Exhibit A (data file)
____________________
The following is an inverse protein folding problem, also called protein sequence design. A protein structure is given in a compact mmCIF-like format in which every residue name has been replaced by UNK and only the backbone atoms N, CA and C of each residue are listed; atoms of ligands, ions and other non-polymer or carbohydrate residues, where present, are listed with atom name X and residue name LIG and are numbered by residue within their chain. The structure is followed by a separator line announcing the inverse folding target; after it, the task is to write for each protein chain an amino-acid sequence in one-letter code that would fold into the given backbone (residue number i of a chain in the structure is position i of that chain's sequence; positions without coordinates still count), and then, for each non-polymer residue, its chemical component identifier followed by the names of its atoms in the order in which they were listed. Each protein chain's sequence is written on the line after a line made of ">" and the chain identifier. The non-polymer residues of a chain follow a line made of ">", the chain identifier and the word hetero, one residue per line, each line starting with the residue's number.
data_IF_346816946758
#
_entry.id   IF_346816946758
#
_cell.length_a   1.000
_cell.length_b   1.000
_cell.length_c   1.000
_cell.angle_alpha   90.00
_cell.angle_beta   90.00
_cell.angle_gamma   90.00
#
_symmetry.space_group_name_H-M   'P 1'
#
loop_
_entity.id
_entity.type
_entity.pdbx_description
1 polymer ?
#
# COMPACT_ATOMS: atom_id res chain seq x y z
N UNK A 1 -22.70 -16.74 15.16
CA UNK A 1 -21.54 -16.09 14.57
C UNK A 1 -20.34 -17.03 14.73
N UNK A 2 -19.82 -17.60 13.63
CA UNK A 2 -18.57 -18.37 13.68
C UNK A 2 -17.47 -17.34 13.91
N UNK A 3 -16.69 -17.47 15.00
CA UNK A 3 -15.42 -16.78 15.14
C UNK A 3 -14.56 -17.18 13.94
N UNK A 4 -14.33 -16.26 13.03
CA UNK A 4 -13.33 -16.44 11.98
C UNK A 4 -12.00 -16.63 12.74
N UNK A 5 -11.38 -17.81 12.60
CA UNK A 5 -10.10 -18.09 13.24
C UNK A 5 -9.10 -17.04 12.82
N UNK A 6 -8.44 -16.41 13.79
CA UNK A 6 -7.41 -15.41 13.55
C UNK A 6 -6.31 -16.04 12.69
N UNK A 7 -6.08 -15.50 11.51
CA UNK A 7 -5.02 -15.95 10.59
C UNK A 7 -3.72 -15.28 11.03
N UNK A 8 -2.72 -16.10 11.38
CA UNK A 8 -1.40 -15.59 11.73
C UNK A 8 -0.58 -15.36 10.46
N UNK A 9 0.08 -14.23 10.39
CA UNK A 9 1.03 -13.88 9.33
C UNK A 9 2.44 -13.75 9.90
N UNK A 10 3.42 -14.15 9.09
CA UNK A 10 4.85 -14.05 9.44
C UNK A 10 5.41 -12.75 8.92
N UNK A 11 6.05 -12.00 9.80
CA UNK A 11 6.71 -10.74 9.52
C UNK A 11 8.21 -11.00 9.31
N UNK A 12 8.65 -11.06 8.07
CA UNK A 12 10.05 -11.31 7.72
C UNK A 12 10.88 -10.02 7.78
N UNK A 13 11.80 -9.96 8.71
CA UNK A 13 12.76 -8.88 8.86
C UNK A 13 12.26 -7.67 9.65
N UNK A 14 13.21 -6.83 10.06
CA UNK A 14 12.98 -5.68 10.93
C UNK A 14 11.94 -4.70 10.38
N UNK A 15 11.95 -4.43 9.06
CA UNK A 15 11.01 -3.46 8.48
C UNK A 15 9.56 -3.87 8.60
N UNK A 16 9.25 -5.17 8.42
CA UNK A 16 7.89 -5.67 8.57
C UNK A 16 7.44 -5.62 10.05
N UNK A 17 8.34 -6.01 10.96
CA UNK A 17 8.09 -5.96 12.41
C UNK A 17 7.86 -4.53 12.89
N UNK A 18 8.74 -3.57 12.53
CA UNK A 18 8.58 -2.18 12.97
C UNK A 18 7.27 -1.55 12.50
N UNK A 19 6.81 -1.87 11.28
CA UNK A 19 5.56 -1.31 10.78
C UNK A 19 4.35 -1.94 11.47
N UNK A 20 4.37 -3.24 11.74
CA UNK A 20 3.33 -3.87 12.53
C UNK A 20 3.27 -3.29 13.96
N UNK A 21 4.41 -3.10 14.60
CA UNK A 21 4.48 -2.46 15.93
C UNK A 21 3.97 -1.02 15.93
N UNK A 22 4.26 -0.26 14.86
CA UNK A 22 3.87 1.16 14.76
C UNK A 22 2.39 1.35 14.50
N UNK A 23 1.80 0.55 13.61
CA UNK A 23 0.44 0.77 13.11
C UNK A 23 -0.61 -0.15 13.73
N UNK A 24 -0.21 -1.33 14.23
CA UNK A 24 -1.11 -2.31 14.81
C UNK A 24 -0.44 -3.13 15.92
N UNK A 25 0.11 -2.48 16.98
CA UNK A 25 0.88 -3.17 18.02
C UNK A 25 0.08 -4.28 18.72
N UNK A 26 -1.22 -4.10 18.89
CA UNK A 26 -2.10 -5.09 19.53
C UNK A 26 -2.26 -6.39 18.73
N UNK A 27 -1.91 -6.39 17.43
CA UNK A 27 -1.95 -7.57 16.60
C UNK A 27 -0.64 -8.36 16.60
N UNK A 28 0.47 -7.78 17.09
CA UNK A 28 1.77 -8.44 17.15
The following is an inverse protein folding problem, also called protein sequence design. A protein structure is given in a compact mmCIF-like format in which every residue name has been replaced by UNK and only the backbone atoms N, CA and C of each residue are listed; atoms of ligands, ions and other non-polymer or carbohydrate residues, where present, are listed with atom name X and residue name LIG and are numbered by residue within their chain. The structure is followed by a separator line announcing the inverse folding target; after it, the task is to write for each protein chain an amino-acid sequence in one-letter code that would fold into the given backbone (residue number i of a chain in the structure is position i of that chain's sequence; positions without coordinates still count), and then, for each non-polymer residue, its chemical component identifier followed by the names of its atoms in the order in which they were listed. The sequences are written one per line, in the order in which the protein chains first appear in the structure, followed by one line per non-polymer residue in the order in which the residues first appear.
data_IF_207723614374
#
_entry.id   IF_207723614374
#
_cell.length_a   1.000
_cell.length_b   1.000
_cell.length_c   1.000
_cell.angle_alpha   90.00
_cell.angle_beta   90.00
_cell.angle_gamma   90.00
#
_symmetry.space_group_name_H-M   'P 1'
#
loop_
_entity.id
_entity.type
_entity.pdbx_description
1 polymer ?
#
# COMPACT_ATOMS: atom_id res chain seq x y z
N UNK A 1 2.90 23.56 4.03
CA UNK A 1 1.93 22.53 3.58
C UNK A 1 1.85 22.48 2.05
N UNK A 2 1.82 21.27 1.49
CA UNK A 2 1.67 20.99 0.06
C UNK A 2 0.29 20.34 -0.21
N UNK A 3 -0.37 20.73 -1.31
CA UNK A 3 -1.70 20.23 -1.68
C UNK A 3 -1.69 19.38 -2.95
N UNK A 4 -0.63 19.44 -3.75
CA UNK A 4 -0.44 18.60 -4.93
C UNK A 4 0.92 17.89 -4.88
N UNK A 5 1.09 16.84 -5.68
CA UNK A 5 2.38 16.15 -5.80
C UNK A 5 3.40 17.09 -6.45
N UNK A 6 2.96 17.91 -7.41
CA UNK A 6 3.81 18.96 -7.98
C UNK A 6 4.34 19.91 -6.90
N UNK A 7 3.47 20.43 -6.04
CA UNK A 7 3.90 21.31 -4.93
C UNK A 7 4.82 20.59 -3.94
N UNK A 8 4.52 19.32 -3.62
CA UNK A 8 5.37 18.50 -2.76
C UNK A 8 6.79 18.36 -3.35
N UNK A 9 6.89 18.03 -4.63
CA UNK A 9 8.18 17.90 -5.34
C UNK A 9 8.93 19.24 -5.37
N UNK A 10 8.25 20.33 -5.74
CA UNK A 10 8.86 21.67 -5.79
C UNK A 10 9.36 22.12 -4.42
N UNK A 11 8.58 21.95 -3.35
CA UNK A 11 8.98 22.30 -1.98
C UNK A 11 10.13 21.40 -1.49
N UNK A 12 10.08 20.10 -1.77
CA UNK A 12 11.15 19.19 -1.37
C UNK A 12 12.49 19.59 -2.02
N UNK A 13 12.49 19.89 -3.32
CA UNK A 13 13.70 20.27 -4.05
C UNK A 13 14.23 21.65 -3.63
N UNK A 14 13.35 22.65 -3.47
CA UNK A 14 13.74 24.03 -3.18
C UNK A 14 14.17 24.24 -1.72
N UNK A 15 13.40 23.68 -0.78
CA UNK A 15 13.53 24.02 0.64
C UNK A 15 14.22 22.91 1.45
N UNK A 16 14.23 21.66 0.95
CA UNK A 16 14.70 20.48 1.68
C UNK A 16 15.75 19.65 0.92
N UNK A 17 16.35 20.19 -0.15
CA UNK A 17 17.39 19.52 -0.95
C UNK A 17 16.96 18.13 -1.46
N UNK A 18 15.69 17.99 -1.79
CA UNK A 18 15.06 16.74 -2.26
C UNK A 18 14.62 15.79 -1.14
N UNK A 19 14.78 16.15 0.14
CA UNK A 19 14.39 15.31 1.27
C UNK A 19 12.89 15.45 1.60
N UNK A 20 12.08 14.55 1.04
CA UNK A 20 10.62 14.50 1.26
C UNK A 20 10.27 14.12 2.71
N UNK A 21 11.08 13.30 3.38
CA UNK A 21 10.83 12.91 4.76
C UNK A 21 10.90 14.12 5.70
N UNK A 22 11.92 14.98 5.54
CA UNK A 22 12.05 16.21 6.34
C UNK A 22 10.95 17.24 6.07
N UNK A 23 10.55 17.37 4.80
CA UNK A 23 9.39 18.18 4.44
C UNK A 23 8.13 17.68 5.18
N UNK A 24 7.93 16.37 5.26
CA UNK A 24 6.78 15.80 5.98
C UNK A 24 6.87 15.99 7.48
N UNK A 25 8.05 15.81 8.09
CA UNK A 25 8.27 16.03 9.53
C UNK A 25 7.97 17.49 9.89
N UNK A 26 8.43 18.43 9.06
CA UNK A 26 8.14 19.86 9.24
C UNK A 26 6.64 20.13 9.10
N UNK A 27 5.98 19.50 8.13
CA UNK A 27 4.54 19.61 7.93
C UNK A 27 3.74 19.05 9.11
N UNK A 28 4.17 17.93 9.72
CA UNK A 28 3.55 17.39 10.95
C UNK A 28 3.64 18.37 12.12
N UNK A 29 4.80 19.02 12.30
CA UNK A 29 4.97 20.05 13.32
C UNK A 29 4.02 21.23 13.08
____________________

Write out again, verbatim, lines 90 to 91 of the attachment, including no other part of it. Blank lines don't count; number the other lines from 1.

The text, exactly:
C UNK A 23 -0.61 -0.15 13.73
N UNK A 24 -0.21 -1.33 14.23